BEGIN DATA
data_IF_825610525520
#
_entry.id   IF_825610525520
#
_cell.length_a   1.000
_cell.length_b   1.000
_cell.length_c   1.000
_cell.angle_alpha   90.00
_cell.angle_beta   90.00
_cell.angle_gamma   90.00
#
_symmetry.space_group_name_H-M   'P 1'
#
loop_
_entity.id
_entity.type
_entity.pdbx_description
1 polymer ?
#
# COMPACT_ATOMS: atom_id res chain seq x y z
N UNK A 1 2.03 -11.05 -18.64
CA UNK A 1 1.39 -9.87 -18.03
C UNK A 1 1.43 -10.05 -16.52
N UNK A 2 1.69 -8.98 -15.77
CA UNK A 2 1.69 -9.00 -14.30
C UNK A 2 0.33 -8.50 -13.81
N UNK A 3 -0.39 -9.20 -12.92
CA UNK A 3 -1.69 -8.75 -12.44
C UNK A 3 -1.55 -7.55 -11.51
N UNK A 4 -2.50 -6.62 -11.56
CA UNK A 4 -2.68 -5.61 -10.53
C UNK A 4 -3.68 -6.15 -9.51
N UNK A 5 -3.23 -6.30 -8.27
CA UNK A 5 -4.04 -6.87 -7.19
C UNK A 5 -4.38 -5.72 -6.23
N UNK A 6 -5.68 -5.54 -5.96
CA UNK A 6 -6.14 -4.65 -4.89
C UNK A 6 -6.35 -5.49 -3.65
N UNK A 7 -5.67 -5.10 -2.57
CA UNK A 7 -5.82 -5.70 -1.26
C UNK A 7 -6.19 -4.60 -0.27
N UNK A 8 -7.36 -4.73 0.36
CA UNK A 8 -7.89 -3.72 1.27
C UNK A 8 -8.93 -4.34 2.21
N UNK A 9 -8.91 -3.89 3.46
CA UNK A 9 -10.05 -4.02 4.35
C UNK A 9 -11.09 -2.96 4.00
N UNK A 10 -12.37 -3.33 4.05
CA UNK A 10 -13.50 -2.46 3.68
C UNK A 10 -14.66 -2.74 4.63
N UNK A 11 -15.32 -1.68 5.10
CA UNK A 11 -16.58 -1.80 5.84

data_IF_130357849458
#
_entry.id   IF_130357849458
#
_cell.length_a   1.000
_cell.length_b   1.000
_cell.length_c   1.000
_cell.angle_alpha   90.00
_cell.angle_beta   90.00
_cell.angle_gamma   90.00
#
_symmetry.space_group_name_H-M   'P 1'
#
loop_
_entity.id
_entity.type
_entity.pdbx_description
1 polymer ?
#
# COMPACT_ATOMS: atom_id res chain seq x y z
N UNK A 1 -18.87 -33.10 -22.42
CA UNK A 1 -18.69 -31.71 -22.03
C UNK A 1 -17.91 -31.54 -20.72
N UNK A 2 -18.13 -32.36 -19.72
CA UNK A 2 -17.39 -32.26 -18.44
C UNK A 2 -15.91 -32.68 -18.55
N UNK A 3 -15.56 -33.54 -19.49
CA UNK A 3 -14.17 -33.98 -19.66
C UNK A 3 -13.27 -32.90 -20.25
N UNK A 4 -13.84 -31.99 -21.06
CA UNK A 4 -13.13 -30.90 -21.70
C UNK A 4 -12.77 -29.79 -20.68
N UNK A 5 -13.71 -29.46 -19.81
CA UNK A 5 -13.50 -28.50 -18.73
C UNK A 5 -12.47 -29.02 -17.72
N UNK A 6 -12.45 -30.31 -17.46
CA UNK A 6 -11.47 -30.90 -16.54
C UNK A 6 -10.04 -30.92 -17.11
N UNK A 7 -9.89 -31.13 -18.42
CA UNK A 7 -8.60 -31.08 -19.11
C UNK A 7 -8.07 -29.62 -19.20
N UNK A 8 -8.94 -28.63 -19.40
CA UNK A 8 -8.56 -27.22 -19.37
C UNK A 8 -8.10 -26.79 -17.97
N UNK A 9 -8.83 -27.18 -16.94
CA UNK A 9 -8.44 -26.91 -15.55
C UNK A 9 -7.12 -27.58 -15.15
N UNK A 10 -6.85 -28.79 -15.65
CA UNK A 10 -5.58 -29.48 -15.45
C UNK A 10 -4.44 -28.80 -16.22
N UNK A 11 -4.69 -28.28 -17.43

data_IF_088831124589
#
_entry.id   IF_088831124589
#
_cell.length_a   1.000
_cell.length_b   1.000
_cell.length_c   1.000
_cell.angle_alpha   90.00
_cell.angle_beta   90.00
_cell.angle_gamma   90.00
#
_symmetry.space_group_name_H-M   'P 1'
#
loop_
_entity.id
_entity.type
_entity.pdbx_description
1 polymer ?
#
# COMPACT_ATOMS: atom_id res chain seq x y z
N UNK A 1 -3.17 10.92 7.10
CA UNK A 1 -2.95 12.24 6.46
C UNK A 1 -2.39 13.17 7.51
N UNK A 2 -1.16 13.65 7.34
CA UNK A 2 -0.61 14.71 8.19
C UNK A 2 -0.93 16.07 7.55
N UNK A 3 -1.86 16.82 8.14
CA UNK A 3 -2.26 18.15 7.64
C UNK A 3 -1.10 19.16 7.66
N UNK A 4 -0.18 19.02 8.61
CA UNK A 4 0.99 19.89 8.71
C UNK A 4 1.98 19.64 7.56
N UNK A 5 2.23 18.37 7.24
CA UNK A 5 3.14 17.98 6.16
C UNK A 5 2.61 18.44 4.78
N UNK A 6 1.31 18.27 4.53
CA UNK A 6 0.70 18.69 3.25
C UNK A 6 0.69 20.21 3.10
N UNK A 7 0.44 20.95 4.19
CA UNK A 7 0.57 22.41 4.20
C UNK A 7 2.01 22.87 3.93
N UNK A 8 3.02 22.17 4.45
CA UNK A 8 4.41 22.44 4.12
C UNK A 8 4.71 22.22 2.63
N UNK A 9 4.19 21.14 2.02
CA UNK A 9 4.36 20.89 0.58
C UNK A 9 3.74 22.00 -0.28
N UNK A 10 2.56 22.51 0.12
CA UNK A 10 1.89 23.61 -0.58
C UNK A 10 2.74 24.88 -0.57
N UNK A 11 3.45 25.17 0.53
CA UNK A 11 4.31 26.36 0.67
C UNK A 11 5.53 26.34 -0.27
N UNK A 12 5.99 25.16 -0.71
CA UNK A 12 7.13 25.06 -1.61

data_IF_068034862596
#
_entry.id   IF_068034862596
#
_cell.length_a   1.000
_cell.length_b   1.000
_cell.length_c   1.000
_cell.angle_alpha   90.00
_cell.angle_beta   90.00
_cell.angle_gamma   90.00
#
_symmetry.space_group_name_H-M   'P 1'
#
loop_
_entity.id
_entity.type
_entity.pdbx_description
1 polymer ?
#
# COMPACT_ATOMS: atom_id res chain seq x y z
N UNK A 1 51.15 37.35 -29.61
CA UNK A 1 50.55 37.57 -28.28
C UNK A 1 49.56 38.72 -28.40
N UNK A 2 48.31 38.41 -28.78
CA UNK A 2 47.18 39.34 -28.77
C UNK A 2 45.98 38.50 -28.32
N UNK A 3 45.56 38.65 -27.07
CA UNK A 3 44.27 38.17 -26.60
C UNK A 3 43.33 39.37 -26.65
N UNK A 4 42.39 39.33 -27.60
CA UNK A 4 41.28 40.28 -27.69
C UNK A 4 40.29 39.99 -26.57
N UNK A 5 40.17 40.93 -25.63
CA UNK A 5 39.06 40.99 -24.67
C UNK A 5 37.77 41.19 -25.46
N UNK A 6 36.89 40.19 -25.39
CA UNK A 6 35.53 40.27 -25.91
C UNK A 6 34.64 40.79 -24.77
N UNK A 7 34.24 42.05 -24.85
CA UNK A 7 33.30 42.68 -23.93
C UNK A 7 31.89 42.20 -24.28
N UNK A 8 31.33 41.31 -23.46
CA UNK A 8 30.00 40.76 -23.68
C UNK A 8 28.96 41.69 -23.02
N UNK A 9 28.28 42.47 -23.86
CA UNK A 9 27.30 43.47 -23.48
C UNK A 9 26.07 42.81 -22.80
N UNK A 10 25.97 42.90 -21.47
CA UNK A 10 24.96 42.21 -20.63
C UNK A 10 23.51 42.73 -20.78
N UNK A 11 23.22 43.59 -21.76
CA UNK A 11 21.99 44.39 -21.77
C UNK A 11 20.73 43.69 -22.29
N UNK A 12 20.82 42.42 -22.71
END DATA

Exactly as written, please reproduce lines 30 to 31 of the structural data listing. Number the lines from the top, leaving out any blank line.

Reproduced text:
N UNK A 4 -2.50 -6.62 -11.56
CA UNK A 4 -2.68 -5.61 -10.53